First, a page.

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Thread: Introduction & my workbench build

  1. #1
    Join Date
    Feb 2018
    Location
    Seattle
    Posts
    44

    Introduction & my workbench build

    Hello,

    Have been meaning to write my first post from a long time, I guess I find introductions difficult.

    I am an Engineer by trade, and have interest is woodworking and photography. Got interested in woodworking in school days but never pursued the hobby. Few years back we bought a house and I started doing small projects. It sparked the interest again.

    Started making small stools, boxes, shelves, DIY jobs around house etc. If I have to summarize, I managed to cut and butt joint wood to make utility stuff. I made a workbench using 2x4s and plywood. Nothing fancy, simple frame using lag bolts and 2 layers of plywood. After workbench I made I router table as well, which did not see much use. Did I mention I love buying tools?

    I have been a silent reader at sawmillcreek.org for some 1-1.5 years now. Last year sometime in January I read about Roubo Workbench. Came across Christopher Schwarz's blog. Realized why my workbench did not see any use. My workbench was not flat (1/2" dip in center) and was some 37" high (I am 5'7"). Not to mention had a multi-purpose vise as the main vise.

    Last year, I told wife I would make a jewelry box for her. Bought some nice Purple Heart. Huh! It comes rough. Sanding does not make it flat. I know, don't laugh. Next came a plane from Homedepot. Did not work. Damn! You need to sharpen tools before using them. Anyway, router made it kind of smooth and flat. Now came plans from internet and so did so many types of joints. Well I realized the gap between my skills, tools and output I wanted. The project was put on hold.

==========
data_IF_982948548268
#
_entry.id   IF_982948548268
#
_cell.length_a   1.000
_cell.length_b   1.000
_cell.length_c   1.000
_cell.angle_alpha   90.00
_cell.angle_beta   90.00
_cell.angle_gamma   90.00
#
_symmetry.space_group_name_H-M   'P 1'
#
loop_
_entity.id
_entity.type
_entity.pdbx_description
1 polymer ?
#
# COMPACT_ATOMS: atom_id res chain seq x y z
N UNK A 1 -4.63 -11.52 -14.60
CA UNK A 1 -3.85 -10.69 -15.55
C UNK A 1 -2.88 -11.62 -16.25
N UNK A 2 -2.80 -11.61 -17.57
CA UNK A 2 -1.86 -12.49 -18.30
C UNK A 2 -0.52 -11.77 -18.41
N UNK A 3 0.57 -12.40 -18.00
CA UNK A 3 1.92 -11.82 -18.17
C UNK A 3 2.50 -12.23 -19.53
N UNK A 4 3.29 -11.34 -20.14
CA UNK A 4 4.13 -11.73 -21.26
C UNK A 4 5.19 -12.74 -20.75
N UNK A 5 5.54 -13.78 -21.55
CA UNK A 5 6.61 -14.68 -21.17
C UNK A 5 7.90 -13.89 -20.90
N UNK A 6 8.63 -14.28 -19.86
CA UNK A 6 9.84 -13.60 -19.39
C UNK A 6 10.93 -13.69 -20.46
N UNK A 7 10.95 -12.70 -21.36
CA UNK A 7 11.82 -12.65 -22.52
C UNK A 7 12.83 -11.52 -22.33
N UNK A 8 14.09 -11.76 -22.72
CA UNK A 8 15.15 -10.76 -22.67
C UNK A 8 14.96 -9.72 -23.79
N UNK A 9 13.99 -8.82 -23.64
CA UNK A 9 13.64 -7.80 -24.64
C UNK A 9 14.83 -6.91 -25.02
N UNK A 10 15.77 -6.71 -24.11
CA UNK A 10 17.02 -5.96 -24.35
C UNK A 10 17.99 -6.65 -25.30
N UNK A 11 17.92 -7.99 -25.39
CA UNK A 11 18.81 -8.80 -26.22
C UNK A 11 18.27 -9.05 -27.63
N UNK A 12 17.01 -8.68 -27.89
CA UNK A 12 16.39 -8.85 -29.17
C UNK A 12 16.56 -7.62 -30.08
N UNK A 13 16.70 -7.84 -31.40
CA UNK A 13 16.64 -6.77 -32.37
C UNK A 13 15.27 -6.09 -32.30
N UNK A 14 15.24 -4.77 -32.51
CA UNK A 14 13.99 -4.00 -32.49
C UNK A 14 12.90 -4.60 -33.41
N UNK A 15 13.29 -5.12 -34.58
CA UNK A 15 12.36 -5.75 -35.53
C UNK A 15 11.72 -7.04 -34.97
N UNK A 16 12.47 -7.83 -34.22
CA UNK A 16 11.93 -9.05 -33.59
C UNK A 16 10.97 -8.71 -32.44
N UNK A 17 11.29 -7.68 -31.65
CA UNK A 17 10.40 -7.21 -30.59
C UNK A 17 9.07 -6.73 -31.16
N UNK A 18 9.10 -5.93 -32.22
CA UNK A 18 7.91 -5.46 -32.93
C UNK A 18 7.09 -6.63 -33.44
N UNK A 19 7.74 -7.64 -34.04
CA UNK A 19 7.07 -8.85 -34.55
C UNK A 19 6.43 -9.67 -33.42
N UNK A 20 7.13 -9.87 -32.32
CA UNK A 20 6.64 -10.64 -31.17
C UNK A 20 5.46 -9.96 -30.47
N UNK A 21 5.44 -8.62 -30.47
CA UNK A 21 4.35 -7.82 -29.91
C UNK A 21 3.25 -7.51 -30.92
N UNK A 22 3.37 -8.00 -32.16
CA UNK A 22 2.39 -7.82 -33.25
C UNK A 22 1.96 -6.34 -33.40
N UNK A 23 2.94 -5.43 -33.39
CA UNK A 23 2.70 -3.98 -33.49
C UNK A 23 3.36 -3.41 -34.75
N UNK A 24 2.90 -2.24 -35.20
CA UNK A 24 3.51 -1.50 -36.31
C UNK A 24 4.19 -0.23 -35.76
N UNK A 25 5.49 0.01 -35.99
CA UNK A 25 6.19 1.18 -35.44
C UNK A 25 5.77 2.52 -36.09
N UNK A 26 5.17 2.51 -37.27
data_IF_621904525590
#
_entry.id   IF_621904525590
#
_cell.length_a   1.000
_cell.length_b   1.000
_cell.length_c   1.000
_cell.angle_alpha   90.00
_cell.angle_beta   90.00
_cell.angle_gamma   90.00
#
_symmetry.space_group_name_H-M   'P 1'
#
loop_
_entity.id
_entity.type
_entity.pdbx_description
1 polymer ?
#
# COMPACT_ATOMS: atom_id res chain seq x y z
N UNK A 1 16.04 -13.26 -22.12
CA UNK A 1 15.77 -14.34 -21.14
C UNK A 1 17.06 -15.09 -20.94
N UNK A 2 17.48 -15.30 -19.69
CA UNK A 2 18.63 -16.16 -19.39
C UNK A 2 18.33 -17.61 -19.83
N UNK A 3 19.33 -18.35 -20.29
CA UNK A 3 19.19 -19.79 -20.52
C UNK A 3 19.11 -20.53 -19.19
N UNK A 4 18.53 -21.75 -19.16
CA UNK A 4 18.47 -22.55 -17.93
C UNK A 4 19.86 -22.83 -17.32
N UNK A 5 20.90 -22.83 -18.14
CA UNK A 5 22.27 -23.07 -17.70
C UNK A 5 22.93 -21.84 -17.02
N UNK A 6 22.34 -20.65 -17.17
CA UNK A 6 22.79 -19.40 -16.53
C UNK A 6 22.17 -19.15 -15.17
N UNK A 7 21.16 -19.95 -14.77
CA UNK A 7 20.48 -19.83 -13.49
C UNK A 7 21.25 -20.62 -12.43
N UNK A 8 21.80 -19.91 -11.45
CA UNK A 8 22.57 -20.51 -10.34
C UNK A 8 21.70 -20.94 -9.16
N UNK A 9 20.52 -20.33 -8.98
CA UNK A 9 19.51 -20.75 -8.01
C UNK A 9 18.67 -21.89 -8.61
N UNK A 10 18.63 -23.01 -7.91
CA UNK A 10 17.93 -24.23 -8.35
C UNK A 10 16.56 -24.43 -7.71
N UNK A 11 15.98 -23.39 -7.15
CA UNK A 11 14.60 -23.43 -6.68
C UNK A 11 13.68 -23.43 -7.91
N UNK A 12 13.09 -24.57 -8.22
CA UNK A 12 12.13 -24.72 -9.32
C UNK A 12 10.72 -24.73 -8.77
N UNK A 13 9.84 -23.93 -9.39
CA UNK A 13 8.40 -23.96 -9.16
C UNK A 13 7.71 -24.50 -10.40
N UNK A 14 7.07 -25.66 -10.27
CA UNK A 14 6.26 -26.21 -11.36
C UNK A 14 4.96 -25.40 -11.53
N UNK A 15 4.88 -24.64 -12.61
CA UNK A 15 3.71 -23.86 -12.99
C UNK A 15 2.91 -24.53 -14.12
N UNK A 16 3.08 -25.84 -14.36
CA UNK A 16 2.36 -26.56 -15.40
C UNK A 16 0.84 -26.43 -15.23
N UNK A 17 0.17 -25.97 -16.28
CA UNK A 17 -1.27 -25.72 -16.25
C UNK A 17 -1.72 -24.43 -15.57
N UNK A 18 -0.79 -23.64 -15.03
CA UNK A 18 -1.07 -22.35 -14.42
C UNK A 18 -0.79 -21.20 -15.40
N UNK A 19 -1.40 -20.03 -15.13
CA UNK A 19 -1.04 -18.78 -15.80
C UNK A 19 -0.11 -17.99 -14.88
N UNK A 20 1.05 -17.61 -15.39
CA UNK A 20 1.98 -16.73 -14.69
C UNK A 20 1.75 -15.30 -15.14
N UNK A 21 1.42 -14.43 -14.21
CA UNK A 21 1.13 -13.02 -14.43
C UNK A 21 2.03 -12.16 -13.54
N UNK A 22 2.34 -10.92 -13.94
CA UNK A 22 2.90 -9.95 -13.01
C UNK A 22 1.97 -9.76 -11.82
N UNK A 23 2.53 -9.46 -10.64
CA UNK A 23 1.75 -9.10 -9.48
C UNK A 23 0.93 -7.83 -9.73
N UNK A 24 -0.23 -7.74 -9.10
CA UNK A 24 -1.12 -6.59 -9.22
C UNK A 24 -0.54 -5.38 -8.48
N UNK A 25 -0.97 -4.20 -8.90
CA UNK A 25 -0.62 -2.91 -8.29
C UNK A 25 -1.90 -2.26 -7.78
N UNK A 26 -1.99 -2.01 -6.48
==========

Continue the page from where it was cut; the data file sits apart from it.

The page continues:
Well so it started. I started to build a Split Top Roubo using Benchcrafted plans. Bought tools as needed (and sometimes as wished). Took some 10 months. I would say on and off I averaged an hour everyday. Took two attempts. Lots of waste (glad I picked up construction lumber for build), frustration and luckily only minor accidents and I finally finished the workbench. Remains of legs and top of previous attempt will be converted to yard bench later.

    It was a humbling experience. Reading on forum makes it seem so simple. Getting two boards stick together without gaps is a nightmare. MT seemed only a little complex but getting shoulders fit perfectly is like Schrodinger's cat. You fit one side and the other goes off. Don't get me started on flattening - if only few swipes from Jointer plane made top flat like in countless videos. And after all that wood moves - you come back from vacation and that perfectly flat and square piece is no more flat and square.